Nobody understands that more than Seattle Mariners outfielder Ichiro Suzuki, who experienced similar fanfare 11 years ago as the first Japanese-born everyday position player in MLB history. Carrying an entire nation of fans on one’s back each day, for 162 games, is something few players understand quite like Suzuki does.

One has to wonder if Cespedes has taken notes from Suzuki over the past month.

The Athletics and Mariners square off this weekend, their third series already in this young baseball season. If it were possible, it’d be interesting to see if Suzuki has any sage advice for Cespedes in his rookie season in MLB.

Although the paths each player took to the U.S. are a bit different, there are some similarities to the foundations for their respective American careers.

Suzuki came to the Mariners as a 27-year-old who played nine professional seasons in Japan’s Pacific League. He completely assaulted the competition, stroking a .353 career batting average, accumulating seven batting titles and three consecutive MVP awards in the process. These astonishing accomplishments helped propel his desire to advance his career to the major-league level in America.

Cespedes’ pre-U.S. résumé surprisingly resembles that of Suzuki. Cespedes joined the majors this season at 26 years old, after spending eight seasons in Serie Nacional, Cuba’s national baseball system. He batted over .300 in seven of those years and was thrice an All-Star outfielder.

One would think that the obvious difference between the two international stars is Cespedes’ power hitting, as the Cuban’s physical makeup is more noticeably stout and burly, whereas Suzuki’s is more lithe and lean.

While Cespedes certainly has the superior physical strength, their individual numbers are hard to compare in respective nations’ baseball leagues. True, Cespedes mashed a career-high 33 home runs in 90 games in 2010-2011.

But while Cespedes’ best OPS season was in 2005-2006, when he posted a career high of 1.093, Suzuki’s career-best in Japan was .999, which is still quite a lofty mark.

Both had the physical packages in their native countries that included the five tools of an all-around baseball player. Cespedes is clearly the stronger power hitter, while Suzuki is a better base stealer with better raw speed. Both excelled in the outfield as center fielders and had strong arms to keep baserunners at bay.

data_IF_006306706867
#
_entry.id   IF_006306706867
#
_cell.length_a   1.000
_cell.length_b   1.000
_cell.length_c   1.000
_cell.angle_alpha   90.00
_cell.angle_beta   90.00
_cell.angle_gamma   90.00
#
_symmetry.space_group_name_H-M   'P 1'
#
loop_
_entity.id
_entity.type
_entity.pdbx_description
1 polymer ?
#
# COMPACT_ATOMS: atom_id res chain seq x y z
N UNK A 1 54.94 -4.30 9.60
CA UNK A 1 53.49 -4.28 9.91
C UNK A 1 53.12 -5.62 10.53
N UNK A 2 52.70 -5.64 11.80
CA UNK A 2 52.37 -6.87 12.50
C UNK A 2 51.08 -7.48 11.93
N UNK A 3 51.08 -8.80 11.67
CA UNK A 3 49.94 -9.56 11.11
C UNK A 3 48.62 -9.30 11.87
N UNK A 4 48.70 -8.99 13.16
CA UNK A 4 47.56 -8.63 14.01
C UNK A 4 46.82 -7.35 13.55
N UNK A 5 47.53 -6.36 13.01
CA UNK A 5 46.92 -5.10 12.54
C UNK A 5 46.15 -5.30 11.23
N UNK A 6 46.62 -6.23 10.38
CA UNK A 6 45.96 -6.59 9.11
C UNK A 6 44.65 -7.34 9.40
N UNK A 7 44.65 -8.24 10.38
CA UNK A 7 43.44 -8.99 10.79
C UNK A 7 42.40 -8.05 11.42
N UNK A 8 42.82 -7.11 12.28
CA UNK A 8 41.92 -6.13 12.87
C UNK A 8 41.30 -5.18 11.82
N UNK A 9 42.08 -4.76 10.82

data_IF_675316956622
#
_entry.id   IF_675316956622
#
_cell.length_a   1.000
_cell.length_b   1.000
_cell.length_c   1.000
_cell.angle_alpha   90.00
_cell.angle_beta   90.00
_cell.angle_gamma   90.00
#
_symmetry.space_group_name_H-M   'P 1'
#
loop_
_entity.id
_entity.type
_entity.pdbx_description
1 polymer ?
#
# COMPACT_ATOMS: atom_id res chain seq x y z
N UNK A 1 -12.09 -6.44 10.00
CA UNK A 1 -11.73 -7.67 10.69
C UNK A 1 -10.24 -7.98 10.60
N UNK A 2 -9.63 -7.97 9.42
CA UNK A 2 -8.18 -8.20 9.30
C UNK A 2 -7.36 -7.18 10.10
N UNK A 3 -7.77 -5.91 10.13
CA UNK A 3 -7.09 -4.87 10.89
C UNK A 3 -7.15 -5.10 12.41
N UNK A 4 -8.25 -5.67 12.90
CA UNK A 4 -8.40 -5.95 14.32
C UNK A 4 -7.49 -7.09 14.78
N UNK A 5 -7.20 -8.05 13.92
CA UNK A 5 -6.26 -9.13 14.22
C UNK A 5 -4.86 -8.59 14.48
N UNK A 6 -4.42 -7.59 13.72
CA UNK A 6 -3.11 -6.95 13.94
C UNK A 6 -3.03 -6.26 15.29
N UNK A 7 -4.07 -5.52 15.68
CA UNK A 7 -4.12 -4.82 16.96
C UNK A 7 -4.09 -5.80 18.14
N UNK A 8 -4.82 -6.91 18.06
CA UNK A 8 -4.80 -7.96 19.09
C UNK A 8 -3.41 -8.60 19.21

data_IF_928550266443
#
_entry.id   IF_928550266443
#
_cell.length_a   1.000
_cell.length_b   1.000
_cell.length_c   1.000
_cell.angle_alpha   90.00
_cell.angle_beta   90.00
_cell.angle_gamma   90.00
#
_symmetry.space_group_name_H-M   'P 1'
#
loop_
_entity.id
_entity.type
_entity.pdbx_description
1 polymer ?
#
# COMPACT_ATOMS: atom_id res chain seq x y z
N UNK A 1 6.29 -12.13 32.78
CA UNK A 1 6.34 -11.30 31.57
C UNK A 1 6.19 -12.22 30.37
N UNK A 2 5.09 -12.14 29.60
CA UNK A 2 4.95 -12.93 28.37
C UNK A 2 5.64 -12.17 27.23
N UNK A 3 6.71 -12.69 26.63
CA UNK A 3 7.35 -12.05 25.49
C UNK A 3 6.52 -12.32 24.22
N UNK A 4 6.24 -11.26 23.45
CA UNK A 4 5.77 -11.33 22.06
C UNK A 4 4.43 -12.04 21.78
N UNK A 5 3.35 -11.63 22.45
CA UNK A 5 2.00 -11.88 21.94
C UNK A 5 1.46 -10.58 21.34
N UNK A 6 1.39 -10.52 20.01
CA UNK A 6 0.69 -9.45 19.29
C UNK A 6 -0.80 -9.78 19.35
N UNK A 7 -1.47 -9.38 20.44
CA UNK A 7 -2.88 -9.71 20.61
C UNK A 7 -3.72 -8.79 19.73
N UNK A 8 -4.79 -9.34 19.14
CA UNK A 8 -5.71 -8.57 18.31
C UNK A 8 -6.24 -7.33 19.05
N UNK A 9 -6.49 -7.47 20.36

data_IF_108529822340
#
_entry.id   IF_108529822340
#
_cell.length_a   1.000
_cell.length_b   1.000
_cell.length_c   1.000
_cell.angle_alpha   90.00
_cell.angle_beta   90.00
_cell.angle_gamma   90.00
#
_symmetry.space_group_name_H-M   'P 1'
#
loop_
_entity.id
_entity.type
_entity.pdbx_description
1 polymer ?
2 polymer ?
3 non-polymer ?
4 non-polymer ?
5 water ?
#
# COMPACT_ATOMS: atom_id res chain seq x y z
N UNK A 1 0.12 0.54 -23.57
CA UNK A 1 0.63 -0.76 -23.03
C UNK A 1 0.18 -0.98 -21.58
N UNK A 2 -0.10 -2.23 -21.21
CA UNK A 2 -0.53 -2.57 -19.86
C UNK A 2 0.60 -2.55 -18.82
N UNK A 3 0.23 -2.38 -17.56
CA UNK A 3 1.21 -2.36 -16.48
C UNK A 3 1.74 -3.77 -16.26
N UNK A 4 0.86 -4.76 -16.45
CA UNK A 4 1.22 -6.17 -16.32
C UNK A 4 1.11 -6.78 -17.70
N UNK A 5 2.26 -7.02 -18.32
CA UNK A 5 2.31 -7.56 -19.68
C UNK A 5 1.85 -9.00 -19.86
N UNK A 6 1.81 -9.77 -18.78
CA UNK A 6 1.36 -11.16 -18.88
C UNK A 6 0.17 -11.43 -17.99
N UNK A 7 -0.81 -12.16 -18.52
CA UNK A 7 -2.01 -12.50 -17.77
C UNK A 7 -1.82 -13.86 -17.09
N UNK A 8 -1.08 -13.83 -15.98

Thus, while there are some clear differences between Cespedes’ and Suzuki’s careers in their native baseball leagues, they both came to MLB to pursue their baseball dreams.

There are some striking similarities between their games that made them each hot free-agent commodity. They came to the U.S. at similar ages, with similar experiences at the international level, having both played in the World Baseball Classic. Both are true national idols in their respective countries.

Will Cespedes be able to follow in Suzuki’s footsteps, finding immediate success this season with the Athletics, on his way to a potential Rookie of the Year campaign?

Cespedes got off to a torrid start to 2012, hitting three home runs in the first four games of the season, igniting Cespedes fever and building the foundation for an impressive first season in MLB. But can he keep it up the way that Suzuki did in 2001, on his way to winning both the Rookie of the Year and MVP awards?

Likely not. Most definitely not.

Cespedes is not the refined, staid talent that Suzuki was when he entered the American League. There are more holes in Cespedes’ game—and his swing—that will prevent him from putting up a top-tier performance, especially over 162 games.

In Cuba, the baseball season is over 60 games shorter, so Cespedes’ conditioning will come into play later during the dog days of summer. Further, will his body be able to adjust to the traveling conditions, playing on the road, in different time zones, for six grueling months?

These are questions that will be answered throughout the course of Cespedes’ hyped rookie season. Under the watchful eye of nearly the entire Caribbean community, he will answer questions to the trailing media, do interviews and make community appearances.

It will be a welcome challenge, one that the Cuban export will fully embrace—he has so far demonstrated warm enthusiasm toward this opportunity in the majors, just like Suzuki did 11 years ago.

Yes, their paths may be different—they are from different socioeconomic backgrounds, different eras and different cultures. But their journeys to embark on the American dream through baseball are the same.

It’s unlikely that Cespedes will attain the unprecedented accomplishments that Suzuki did in 2001. But if he achieves half of that—a Rookie of the Year award—Cespedes will surely consider this season a success.

Maybe the two of them can compare notes this weekend.


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San Francisco Giants: Wise to Keep Barry Zito as Fifth Starter

Breaking news: San Francisco Giants Barry Zito struggled in his most recent spring outing, causing concern from the fan base about whether the veteran lefty deserves a spot in the team’s starting rotation as Opening Day approaches.

What is this, 2008? Wait, 2010? No, it’s 2012! Talk about déjà vu all over again.

Talk about déjà vu all over again.